BG Reads + BG Podcast | News You Need to Know (October 3, 2018)
Episode 17: Talking Dark Money with Andy Cates, J.D.
Bingham Group CEO A.J. Bingham and BG Advisor Andy Cates discuss dark money, funds given to nonprofit organizations, including 501(c)(4) and 501(c)(6) groups, that can receive unlimited donations from corporations, individuals and unions.
The issue of dark money is a current topic of interest at Austin’s City Hall, related to the November 6th bond election. In particular, Proposition K.
That measure would require the city of Austin to hire an outside firm to do an “efficiency study” of the city’s operations and finances. The city already has its own internal auditing office and uses outside auditors, as well. This measure calls for a brand-new audit — done by someone the city does not currently work with…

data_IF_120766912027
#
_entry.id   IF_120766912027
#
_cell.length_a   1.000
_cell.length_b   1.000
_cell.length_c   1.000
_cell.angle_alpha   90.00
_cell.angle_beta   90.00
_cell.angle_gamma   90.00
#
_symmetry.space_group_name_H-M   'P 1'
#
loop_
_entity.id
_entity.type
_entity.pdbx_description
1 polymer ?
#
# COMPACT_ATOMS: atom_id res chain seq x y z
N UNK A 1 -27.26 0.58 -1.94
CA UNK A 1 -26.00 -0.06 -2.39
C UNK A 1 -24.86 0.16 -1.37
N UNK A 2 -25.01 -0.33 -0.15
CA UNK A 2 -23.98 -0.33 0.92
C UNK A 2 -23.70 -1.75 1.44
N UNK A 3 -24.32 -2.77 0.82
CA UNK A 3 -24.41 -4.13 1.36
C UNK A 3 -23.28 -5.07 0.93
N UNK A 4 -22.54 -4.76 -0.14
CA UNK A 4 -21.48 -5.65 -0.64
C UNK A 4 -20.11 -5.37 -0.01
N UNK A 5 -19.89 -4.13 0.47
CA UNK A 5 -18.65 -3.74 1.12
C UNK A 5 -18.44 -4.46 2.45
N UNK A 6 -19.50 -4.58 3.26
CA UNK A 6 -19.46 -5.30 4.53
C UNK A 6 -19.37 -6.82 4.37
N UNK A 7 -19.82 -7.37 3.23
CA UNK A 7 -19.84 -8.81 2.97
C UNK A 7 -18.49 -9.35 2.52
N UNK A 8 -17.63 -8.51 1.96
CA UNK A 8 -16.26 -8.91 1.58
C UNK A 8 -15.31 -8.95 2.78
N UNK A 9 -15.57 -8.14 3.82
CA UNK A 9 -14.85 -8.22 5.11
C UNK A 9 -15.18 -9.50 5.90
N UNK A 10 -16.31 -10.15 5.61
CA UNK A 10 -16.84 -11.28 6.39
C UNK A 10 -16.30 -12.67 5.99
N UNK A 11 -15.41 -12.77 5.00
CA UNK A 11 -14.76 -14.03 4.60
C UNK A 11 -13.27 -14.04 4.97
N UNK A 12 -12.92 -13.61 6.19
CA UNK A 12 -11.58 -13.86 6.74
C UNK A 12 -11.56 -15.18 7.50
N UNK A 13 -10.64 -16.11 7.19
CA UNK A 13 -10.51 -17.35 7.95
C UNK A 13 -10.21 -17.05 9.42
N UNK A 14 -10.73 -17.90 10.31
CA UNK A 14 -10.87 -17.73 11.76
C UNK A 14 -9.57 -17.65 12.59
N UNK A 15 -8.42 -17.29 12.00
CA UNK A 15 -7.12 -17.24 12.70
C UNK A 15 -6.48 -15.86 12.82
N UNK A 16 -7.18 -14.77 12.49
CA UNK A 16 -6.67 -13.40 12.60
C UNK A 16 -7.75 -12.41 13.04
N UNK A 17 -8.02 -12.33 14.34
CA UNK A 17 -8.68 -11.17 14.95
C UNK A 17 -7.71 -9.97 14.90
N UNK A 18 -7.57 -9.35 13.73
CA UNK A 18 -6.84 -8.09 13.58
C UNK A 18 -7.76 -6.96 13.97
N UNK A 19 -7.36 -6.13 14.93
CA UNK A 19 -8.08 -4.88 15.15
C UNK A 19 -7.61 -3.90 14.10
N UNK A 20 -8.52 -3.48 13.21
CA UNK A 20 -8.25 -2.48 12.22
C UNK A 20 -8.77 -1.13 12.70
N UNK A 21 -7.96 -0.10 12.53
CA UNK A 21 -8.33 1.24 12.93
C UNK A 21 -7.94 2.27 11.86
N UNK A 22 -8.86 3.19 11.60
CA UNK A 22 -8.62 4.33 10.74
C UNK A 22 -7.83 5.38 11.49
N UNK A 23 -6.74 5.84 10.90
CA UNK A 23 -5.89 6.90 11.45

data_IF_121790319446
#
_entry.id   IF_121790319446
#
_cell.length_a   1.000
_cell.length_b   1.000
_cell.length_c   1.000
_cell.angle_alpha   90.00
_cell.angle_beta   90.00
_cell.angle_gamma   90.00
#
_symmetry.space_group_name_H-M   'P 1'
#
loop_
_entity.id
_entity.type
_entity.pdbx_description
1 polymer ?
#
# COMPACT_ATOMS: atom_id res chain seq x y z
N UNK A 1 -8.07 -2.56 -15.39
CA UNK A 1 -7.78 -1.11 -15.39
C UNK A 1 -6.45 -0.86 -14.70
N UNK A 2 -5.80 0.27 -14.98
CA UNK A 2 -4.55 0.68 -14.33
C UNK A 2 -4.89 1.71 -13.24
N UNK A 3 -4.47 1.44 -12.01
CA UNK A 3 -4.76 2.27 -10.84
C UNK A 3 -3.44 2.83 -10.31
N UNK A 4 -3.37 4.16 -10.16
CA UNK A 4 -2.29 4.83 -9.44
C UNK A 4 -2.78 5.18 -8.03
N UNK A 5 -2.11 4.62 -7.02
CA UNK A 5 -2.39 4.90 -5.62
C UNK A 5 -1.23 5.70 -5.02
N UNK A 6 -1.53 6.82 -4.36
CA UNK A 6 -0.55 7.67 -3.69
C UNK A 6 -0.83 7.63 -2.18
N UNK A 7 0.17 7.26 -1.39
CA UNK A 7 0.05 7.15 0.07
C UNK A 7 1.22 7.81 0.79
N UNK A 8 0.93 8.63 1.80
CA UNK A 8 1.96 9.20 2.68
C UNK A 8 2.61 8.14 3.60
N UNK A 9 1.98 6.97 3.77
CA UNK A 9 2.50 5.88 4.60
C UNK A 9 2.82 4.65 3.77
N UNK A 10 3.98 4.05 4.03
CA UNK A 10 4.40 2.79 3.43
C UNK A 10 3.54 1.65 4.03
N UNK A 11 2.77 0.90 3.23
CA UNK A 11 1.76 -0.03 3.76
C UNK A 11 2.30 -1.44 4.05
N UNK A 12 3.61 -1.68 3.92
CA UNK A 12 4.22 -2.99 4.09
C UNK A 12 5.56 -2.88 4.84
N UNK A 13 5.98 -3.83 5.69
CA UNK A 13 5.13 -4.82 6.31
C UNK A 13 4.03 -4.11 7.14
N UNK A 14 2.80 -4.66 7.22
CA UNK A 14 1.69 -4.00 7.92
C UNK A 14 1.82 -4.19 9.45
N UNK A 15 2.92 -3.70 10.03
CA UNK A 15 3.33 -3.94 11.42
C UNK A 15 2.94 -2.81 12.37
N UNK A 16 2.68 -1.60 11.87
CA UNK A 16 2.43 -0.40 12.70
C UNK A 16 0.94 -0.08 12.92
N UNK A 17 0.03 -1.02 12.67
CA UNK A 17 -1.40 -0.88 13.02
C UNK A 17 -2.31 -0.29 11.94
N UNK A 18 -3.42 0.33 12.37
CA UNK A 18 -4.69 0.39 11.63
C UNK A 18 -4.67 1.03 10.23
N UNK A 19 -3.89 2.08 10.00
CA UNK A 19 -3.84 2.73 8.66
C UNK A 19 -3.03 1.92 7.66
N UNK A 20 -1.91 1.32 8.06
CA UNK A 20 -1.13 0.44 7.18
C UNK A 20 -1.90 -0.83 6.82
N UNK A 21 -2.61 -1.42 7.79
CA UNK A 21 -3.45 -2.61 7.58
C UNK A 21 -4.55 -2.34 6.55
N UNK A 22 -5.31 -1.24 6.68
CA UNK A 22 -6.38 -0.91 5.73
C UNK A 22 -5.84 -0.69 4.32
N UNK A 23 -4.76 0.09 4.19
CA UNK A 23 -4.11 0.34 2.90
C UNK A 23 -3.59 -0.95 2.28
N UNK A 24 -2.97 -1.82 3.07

Candidates in Districts 1 and 8 working hard (Austin Monitor)
In City Council District 8 and District 1, incumbents Ellen Troxclair and Ora Houston are retiring. In each case, the current council member has announced her endorsement of a candidate to take her seat in January. However, that has not made the endorsement process much easier for those candidates.
Houston endorsed Vincent Harding for District 1, and he has picked up 10 club endorsements, by far the largest number of any of the candidates in this race. Harding, of course, is the former chair of the Travis County Democratic Party.